1/9: The Mayor and the Magician
Oh, it’s the mayor. He’s rehearsing his speech. He’s a pillock; horrid to his wife and daughter, and a bit dim, too. As it happens, he’s also having an affair with his secretary.
To the village fete go the whole happy lot: mayor, wife, daughter (dressed as a pirate), secretary. If there was a soundtrack, it would be by Tom Lehrer.
Being a bit dim, the mayor has his wife write his speeches. Except that this time, as he fumbles in his pocket at the podium, he finds she’s replaced the text with a single line: ‘Goodbye William’. And then the microphone electrocutes him. He’s deaded.
No-one is particularly grieved by the loss, least of all Mrs Mayor – who is promptly placed in handcuffs by Inspector Trenchcoat. Mind, if anything’s a reliable indicator of innocence in this series, it’s getting arrested.
Meanwhile, Mrs McCarthy’s a-ruffled – and not in her usual teeth-sucking, stern-staring manner. There’s even weeping. Lady Felicia is on the case.
Anyway, it turns out that Mr McCarthy didn’t die on the Somme. But he’s dying now and hoping for a bit o’ nursing from the wife he abandoned. As you do. Will Mrs McCarthy go it independent woman (throw your hands up at me, Lady Felicia) or give in to good wifeliness?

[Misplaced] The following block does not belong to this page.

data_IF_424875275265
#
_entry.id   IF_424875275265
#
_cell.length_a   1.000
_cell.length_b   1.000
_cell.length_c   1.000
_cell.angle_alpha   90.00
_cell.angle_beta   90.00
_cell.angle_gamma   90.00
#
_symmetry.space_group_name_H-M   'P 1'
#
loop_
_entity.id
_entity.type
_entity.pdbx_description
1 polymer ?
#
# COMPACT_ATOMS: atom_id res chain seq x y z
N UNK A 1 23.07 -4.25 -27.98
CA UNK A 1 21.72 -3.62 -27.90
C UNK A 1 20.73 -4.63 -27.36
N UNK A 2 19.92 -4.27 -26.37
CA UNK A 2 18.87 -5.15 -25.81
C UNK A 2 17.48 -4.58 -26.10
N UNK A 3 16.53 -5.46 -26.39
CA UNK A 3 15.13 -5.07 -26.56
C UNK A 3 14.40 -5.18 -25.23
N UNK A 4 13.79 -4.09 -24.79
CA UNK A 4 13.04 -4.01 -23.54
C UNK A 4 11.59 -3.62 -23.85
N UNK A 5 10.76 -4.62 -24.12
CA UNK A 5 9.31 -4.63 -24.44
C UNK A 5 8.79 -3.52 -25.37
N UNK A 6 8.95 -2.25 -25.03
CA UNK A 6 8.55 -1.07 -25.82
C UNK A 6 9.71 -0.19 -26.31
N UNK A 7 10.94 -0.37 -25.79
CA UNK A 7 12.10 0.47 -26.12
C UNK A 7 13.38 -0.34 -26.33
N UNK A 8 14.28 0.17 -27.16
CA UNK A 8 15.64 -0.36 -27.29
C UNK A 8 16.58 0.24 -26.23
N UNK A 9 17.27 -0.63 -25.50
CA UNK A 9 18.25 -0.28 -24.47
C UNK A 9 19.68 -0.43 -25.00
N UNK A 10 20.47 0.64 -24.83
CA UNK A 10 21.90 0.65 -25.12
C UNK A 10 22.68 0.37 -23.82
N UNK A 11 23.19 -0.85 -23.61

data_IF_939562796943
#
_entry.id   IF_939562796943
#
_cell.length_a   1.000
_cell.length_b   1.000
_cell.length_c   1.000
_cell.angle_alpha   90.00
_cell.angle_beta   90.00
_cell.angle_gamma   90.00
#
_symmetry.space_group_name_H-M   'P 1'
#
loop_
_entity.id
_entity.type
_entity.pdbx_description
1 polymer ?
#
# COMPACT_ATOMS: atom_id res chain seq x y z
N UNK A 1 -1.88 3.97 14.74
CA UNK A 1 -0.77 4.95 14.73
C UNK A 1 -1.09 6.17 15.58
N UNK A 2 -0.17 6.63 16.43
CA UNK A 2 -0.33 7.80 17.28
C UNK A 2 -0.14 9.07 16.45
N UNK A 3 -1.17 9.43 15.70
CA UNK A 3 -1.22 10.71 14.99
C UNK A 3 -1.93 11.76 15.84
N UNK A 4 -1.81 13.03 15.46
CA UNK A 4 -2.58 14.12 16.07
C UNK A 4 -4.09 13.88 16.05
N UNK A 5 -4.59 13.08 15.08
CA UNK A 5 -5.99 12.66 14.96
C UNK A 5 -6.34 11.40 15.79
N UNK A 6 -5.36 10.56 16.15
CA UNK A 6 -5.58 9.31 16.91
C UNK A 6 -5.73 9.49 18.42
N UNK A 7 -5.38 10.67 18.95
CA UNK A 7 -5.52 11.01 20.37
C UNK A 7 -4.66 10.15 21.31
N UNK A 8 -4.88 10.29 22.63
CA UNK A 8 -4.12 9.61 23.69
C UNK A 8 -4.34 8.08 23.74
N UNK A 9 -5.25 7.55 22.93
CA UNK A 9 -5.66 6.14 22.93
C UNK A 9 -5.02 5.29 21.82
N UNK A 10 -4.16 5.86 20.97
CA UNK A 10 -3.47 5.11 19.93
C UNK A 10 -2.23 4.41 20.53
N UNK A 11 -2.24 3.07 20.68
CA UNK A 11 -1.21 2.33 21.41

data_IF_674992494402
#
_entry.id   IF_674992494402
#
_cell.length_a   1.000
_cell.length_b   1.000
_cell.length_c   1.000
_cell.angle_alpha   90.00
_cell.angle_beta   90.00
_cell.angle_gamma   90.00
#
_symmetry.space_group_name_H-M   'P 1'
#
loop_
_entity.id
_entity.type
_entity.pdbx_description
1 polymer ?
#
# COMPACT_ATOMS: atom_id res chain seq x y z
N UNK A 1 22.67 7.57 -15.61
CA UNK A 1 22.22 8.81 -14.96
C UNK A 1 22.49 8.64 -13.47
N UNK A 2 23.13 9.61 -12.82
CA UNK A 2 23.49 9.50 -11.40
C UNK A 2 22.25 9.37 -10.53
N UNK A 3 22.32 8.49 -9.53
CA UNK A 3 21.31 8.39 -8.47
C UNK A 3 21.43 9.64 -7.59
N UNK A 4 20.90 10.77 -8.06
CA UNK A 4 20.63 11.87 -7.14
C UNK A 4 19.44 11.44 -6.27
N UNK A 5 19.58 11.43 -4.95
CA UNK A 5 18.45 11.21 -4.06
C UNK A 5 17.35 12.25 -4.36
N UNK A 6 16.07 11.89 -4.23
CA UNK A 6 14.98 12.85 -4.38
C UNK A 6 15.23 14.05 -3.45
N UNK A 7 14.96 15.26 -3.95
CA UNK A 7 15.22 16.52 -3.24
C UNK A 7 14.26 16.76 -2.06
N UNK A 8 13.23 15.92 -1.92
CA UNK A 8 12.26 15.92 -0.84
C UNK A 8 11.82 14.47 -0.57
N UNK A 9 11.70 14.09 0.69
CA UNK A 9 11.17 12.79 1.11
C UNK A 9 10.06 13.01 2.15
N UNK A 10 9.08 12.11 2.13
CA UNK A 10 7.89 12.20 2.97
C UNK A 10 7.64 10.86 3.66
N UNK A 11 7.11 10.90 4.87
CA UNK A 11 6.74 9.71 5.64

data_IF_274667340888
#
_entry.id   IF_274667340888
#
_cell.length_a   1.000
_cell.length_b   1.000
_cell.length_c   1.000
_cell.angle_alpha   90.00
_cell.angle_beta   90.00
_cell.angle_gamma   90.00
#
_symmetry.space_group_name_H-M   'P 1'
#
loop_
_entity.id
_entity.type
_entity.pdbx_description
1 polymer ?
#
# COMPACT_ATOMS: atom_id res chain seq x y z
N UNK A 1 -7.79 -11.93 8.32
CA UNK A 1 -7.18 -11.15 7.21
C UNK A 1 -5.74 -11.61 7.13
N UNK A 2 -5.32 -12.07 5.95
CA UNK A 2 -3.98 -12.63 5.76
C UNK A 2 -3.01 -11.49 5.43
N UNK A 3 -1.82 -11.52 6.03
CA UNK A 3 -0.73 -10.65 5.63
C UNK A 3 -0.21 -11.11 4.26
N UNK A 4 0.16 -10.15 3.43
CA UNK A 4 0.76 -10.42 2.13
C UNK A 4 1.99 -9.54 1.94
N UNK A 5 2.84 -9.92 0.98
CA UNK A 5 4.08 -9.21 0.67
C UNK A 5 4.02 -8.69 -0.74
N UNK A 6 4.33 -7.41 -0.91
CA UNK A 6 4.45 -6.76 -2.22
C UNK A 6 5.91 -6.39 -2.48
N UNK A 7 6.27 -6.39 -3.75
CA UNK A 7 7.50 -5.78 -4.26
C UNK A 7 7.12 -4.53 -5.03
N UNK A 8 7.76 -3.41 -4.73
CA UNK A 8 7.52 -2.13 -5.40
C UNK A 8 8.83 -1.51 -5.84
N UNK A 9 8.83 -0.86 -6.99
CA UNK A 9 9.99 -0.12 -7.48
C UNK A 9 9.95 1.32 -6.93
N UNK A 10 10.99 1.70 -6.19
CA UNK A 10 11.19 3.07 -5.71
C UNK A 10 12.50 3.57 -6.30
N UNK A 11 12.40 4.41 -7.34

While that emotional drama is unfolding, Father Brown is unravelling cords (literally), taking confession from a pirate and rummaging through handbags. There aren’t a lot of suspects, and the ending is no great surprise (though it comes with another Father Brown cheats death moment).
Things learnt this episode:
- It’s wise to turn on a little bit of sadness should your husband suddenly die.
- Mrs McCarthy has a backstory.
- Never marry a man who pulls a rabbit out of a hat.
- Never marry a man who doesn’t know the difference between Beveridge and a beverage.
- Actually, just never marry in Kembleford. No-one is happy here.